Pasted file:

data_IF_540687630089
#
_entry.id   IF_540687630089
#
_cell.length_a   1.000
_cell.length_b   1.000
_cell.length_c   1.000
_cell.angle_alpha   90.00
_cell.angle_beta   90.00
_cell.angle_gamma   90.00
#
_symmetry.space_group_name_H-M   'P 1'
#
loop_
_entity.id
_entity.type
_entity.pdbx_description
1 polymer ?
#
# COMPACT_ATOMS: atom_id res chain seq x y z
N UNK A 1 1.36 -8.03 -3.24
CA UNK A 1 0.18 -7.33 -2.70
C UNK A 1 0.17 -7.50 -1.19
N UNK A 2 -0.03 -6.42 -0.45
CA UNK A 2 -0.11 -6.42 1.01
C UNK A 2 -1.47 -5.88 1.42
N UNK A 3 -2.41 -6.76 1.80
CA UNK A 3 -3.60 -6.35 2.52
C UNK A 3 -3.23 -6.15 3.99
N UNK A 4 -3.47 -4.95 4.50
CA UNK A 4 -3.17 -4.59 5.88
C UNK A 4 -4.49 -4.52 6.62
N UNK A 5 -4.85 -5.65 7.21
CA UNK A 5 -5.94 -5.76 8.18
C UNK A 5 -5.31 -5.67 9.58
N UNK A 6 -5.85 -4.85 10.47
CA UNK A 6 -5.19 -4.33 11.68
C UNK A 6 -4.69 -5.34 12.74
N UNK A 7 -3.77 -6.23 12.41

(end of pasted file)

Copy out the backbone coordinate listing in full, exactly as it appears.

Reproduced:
data_IF_540687630089
#
_entry.id   IF_540687630089
#
_cell.length_a   1.000
_cell.length_b   1.000
_cell.length_c   1.000
_cell.angle_alpha   90.00
_cell.angle_beta   90.00
_cell.angle_gamma   90.00
#
_symmetry.space_group_name_H-M   'P 1'
#
loop_
_entity.id
_entity.type
_entity.pdbx_description
1 polymer ?
#
# COMPACT_ATOMS: atom_id res chain seq x y z
N UNK A 1 1.36 -8.03 -3.24
CA UNK A 1 0.18 -7.33 -2.70
C UNK A 1 0.17 -7.50 -1.19
N UNK A 2 -0.03 -6.42 -0.45
CA UNK A 2 -0.11 -6.42 1.01
C UNK A 2 -1.47 -5.88 1.42
N UNK A 3 -2.41 -6.76 1.80
CA UNK A 3 -3.60 -6.35 2.52
C UNK A 3 -3.23 -6.15 3.99
N UNK A 4 -3.47 -4.95 4.50
CA UNK A 4 -3.17 -4.59 5.88
C UNK A 4 -4.49 -4.52 6.62
N UNK A 5 -4.85 -5.65 7.21
CA UNK A 5 -5.94 -5.76 8.18
C UNK A 5 -5.31 -5.67 9.58
N UNK A 6 -5.85 -4.85 10.47
CA UNK A 6 -5.19 -4.33 11.68
C UNK A 6 -4.69 -5.34 12.74
N UNK A 7 -3.77 -6.23 12.41